Life is never the same without your mom. And mine, Marcy Lee Kensinger Francis, died four years ago this morning. I remember the chill in the air as I shivered toward the ringing phone to hear the news that a grandmother should never have to tell her grandson: “Your mama’s gone,” she said quietly, hanging up the phone. The sun was about to come up through the cement, steel & glass loft that Bronson, Max & I had taken residence in earlier that summer. Cancer came and took her — fast.
This morning, exactly 48 months later, as I watched the sun rise in a different apartment, memories of her final days came flooding back. Then came the realization that 15 years ago today, Matthew Shepard was tied to a fence, beaten and left to die.
These two deaths, juxtaposed, are strangely poetic for me. While visiting my grandmother, Ramona, on her birthday in March ’02, she made a very specific request that our family watch The Matthew Shepard Story. It was a watershed moment for our tiny family. That night I wrote in my journal:
“What are the chances that ‘The Matthew Shepard Story’ would be airing on NBC the exact same night I took a weekend trip to see grandma for the first time in a decade? So me, grandma, mom & dad sat in front of her little TV and watched it all: we saw Matthew fall in love and kiss his boyfriend in prime time, and we watched him beaten to death on that wooden fence in Laramie.”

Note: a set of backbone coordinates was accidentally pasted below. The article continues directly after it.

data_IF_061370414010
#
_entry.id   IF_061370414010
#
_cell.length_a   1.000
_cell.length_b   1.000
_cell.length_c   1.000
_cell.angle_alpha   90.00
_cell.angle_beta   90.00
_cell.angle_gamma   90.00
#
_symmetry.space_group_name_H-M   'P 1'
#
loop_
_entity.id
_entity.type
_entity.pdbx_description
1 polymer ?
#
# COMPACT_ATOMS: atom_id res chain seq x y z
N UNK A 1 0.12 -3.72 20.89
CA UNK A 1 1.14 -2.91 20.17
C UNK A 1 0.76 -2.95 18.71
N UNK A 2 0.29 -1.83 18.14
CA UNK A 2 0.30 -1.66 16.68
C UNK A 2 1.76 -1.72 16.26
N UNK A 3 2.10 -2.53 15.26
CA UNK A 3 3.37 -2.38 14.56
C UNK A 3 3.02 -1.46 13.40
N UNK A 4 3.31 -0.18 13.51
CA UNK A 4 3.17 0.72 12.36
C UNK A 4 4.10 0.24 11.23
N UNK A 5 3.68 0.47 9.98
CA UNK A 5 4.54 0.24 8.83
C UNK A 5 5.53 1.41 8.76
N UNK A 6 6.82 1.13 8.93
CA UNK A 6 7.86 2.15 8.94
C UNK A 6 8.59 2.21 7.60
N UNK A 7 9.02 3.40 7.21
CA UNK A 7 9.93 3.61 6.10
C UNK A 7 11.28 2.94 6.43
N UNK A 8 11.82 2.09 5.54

I’m rather awestruck that mom’s death-day would coincide with Matthew Shepard‘s. I’m not sure why these things still surprise me—but they do! So I’m grateful for the synchronicity. And butterflies. For friends and family who help us pierce the veil and see what is real. For lovers who are our mirrors and partners in our growth. Because of a few of you my dear ones, I know what it means to love unconditionally—and the incredible power of forgiveness: thank you.
Forgiveness is the golden ticket.
Forgiveness is the glue.
Wish more people knew that.
I’ve knocked my head against that same Rocky Mountain sky, and it knocked a mean streak out of me. It left behind a desire to live the words of Kahlil Gibran: “To know the pain of too much tenderness. To be wounded by your own understanding of love. To bleed willingly—even joyfully. And to wake another dawn, with a winged heart and give thanks for another day of loving.”
Today, I beat my drum in memory of Matthew & Marcy.
E hoʻomaha me ka maluhia.